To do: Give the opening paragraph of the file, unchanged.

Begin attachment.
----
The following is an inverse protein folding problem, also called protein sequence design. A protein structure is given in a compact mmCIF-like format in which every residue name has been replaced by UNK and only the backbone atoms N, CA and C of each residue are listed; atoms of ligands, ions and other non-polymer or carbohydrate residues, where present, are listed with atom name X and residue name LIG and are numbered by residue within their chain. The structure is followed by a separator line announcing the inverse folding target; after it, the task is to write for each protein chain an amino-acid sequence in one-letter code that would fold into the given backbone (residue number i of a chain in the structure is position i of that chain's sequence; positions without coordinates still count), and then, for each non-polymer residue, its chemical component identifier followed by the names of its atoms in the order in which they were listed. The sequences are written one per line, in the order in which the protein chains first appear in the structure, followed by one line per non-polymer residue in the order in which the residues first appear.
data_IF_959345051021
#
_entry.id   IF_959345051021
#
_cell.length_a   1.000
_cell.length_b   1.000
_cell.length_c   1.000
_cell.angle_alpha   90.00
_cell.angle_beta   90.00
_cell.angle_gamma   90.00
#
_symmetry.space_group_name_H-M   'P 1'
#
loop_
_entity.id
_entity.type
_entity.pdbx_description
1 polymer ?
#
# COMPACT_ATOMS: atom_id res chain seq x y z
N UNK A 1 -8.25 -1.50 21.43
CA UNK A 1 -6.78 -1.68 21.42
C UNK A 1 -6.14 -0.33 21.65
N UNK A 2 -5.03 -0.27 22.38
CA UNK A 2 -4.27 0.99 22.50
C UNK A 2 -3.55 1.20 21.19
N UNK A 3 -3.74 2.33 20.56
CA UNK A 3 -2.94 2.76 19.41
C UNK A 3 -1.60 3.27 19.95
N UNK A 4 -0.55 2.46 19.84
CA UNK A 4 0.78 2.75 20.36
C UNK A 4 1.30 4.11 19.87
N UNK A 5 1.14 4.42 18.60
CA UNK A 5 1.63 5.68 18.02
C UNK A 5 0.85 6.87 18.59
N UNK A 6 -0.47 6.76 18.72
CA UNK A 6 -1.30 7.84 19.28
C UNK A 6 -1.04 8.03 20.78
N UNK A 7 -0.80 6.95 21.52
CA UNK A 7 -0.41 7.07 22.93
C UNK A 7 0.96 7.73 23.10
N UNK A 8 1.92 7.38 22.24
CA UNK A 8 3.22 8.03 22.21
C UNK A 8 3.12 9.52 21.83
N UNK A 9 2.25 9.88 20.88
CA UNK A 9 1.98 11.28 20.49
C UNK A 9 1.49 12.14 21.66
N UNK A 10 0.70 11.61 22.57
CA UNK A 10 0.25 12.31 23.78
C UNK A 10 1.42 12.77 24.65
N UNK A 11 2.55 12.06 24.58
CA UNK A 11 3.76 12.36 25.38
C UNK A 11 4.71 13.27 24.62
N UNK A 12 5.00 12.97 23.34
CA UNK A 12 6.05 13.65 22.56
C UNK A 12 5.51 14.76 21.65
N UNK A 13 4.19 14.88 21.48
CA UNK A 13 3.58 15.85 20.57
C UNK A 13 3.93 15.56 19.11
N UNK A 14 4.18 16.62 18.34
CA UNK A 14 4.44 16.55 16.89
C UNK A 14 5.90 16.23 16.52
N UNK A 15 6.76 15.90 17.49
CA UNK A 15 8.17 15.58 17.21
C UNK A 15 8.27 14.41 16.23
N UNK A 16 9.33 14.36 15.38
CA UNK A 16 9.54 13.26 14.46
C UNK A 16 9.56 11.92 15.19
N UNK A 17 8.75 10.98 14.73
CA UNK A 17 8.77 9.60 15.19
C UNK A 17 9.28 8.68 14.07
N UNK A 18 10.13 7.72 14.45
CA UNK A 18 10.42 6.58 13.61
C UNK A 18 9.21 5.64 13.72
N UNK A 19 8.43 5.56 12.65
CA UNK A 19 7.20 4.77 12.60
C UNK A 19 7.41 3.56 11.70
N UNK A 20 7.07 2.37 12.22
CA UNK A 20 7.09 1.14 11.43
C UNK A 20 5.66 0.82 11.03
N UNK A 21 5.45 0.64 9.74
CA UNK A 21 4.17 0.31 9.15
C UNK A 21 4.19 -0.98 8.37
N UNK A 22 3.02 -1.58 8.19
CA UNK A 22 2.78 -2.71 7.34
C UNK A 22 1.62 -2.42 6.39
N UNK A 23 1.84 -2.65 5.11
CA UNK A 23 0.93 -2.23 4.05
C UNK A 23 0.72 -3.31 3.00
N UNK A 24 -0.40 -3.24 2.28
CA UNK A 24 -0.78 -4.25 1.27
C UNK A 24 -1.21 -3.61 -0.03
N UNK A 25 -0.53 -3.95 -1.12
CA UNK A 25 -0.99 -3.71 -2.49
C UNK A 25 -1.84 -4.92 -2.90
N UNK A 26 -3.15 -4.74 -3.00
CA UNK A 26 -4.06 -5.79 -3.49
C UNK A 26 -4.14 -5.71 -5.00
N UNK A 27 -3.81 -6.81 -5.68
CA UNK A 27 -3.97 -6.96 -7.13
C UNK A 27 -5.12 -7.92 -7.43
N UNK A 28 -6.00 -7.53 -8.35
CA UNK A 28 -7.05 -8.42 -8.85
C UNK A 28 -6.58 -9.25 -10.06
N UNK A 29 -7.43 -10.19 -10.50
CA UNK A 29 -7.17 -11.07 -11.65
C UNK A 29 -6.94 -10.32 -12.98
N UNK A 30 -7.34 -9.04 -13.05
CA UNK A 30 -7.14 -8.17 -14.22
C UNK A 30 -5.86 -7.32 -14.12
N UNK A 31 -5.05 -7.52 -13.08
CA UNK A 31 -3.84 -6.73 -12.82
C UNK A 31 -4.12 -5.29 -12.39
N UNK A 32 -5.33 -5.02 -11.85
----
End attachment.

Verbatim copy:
The following is an inverse protein folding problem, also called protein sequence design. A protein structure is given in a compact mmCIF-like format in which every residue name has been replaced by UNK and only the backbone atoms N, CA and C of each residue are listed; atoms of ligands, ions and other non-polymer or carbohydrate residues, where present, are listed with atom name X and residue name LIG and are numbered by residue within their chain. The structure is followed by a separator line announcing the inverse folding target; after it, the task is to write for each protein chain an amino-acid sequence in one-letter code that would fold into the given backbone (residue number i of a chain in the structure is position i of that chain's sequence; positions without coordinates still count), and then, for each non-polymer residue, its chemical component identifier followed by the names of its atoms in the order in which they were listed. The sequences are written one per line, in the order in which the protein chains first appear in the structure, followed by one line per non-polymer residue in the order in which the residues first appear.